Perhaps it is time for me to start my own photo shoot so I can get the images the way I like. I'm ready to invest in a digital camera + lenses + simple lighting system.
What would you recommend?
Purple April Flower Brooch © 2010
Post consumer recycled tin cans.
Artist: Harriete Estel Berman
Photo Credit: Emiko Oye
Shot taken in my studio using diffuse
natural daylight. This Flower pin is SOLD.
The photos that I take in my studio are limited to small less expensive items that aren't worth spending a couple of hundred dollars on for professional photography. In these studio shots, I use natural light from two translucent skylights with a southern exposure and a window near by. This provides bright, white, diffuse light in the middle of the day.
Flower Brooch Hershey's vintage red with peach center © 2010
Post consumer recycled tin cans. One of a kind
Artist: Harriete Estel Berman Photo Credit: Emiko Oye
Photo taken using bright diffuse daylight without additional lighting.
Diffuse natural light avoids all the problems that can occur with photo lights. You can duplicate this situation for yourself by photographing your work in a location that would be in direct sun, but wait for an overcast day. This provides bright diffuse light. This is my super simple method.
The location for your super simple photo shoot can be inside near a window or outside in a location that would be in direct sunlight. BUT, it must be an overcast or foggy day to have diffuse light. (I said that twice because it is so important.) Photographing work in the shade is NOT an alternative because this creates a blue cast which won't look good.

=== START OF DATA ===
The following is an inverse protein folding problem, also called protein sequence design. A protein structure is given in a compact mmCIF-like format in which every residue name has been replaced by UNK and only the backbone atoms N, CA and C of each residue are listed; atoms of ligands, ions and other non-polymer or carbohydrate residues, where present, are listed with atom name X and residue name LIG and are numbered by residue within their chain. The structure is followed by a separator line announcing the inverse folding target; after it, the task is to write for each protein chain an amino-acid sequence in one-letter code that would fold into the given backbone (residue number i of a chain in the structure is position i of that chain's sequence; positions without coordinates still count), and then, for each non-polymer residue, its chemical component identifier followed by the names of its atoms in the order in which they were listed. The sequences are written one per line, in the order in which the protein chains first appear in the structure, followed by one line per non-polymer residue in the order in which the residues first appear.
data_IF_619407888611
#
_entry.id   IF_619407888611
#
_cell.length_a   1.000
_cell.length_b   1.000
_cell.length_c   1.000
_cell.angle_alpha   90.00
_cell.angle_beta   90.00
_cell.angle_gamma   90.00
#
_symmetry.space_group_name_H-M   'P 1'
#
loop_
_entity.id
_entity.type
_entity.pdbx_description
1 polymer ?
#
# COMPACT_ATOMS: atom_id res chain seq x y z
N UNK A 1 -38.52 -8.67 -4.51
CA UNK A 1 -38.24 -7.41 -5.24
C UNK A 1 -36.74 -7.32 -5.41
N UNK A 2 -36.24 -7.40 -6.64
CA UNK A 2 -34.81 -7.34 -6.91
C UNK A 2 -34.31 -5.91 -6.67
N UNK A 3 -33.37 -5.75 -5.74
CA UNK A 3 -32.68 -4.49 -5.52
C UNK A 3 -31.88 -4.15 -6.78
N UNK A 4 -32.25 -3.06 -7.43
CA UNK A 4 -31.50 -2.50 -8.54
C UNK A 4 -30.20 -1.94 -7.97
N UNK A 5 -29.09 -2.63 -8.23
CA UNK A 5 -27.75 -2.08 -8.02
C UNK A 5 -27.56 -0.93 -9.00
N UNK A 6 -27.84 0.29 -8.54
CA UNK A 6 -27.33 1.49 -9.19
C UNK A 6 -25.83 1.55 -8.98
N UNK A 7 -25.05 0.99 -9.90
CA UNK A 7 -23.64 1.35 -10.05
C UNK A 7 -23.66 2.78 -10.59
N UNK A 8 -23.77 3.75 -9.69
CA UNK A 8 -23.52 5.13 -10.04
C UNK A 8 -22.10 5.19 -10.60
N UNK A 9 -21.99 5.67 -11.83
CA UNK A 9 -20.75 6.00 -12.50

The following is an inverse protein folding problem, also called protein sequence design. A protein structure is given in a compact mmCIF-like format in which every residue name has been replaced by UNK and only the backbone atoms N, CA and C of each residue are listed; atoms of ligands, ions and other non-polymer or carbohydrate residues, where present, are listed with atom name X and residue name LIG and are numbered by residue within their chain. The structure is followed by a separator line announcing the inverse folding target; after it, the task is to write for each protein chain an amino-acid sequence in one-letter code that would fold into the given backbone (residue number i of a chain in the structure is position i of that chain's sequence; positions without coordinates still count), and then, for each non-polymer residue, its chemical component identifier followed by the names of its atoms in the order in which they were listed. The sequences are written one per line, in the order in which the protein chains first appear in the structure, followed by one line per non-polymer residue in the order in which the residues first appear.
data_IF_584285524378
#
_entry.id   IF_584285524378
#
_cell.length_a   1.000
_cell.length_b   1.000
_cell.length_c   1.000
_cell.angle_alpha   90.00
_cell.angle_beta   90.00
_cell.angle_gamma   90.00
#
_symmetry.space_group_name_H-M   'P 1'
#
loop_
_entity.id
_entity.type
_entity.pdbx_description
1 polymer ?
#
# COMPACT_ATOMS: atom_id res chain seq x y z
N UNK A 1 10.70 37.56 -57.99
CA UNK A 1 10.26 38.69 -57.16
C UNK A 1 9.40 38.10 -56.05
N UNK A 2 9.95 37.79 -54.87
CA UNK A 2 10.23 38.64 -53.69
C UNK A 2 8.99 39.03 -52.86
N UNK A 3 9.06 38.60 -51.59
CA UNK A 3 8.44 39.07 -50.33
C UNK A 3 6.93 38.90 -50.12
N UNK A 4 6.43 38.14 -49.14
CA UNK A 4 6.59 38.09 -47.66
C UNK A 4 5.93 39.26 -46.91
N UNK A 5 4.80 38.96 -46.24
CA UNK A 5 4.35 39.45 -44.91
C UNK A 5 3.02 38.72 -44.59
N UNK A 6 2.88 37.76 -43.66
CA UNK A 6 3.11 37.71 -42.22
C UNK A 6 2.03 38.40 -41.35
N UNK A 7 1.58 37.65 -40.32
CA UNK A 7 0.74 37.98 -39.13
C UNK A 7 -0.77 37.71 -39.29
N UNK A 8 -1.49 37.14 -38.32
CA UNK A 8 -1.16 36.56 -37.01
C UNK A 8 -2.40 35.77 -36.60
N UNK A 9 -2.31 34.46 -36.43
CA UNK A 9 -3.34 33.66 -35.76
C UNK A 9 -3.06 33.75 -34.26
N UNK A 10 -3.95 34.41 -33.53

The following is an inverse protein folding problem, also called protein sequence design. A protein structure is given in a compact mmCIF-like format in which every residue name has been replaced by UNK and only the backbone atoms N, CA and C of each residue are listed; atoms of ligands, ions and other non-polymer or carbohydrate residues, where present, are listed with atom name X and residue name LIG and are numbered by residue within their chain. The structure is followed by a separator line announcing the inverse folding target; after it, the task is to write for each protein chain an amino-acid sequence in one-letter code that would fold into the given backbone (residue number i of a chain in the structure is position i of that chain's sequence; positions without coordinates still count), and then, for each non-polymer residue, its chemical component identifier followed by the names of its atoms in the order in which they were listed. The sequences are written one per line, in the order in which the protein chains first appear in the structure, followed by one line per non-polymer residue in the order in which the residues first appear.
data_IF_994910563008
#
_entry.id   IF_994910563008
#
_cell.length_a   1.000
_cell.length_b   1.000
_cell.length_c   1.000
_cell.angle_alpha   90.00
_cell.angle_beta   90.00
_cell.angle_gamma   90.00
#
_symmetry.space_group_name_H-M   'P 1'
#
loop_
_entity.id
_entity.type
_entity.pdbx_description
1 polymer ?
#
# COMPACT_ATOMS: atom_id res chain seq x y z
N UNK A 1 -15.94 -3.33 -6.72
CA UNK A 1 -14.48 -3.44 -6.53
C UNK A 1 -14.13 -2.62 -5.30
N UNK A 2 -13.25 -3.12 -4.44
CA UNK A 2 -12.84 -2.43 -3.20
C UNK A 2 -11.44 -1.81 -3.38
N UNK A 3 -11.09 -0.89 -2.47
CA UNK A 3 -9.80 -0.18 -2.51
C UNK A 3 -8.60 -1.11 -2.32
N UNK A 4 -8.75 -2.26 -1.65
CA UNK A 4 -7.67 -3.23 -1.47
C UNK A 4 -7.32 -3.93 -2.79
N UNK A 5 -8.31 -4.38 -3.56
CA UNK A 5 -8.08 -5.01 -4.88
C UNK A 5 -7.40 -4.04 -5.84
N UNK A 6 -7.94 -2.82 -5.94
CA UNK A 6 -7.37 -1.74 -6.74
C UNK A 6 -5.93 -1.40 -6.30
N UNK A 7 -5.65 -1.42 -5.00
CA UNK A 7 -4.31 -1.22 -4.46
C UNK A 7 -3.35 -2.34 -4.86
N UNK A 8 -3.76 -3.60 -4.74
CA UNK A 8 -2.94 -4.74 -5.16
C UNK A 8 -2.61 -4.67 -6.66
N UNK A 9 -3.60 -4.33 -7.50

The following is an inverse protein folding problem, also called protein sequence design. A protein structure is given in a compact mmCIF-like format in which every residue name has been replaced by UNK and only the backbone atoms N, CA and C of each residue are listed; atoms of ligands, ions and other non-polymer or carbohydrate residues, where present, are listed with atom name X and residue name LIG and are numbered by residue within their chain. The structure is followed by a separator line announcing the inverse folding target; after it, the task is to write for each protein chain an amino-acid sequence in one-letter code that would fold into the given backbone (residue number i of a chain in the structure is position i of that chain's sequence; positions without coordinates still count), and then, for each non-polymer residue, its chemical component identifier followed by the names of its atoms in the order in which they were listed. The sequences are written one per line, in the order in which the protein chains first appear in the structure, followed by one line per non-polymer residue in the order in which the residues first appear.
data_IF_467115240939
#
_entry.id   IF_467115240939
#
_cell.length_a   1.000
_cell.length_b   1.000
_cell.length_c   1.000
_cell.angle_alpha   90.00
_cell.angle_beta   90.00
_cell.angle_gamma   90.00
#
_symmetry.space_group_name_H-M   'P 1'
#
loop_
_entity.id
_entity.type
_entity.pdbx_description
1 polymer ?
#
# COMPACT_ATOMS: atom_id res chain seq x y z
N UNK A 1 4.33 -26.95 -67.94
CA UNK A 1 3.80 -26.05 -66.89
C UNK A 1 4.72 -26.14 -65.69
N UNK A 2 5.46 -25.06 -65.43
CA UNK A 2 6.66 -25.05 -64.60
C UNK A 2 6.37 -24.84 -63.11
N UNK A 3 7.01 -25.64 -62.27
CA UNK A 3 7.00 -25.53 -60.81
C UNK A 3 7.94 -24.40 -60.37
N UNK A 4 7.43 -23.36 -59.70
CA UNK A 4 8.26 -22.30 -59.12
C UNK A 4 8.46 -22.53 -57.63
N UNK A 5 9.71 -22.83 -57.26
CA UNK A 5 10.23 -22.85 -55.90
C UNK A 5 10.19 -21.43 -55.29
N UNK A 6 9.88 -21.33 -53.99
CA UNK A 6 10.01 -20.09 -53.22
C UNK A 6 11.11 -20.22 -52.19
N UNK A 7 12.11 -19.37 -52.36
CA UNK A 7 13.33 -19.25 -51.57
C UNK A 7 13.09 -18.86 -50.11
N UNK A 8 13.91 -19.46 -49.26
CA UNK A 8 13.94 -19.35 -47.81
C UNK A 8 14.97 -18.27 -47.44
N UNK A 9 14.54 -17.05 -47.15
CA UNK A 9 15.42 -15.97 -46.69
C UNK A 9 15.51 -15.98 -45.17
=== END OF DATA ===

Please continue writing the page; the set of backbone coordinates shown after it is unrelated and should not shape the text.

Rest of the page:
The problems caused by artificial photo lights include harsh shadows, blown-out highlights, and the need to color balance the light source for correct lighting. Using photo lights greatly increases the difficulty of getting a great photo especially when your work is shiny, glossy or metallic. In addition, purchasing photo lights is a significant cost.
Do NOT use the flash on your camera to photograph your work.
If you want more information on using artificial light sources, there was a great article in a recent The Crafts Report, April 2010 by Steve Meltzer, pages 34-35. He discusses all kinds of low cost options for photo lights. Look for this magazine at your library or local book store. The Crafts Report almost always has an article from Steve Meltzer about photography. I recommend the magazine as a subscription just for his articles alone.
Steve Meltzer also has two books that can help you with your photography efforts. They are both shown in the right column of this blog. His information is always practical and relatively easy to follow. CLICK ON THE BOOKS Capture the Light: A Guide for Beginning Digital Photographersand Photographing Arts, Crafts & Collectibles: Take Great Digital Photos for Portfolios, Documentation, or Selling on the Web (A Lark Photography Book) to see if Amazon.com even has a used copy to save you some money.
The next blog post will be about how to use "bounce cards" to reduce deep shadows and improve the lighting conditions during your photo shoot. This blog post will be authored by my photographer Philip Cohen. He shoots all my work which you can see on my web site.
Two documents in the Professional Guidelines may also improve your images.
* The books in the column and shown above are affiliate links. Clicking on the links and buying through Amazon.com could possibly provide this blog a few pennies to keep on going. Thanks for your support.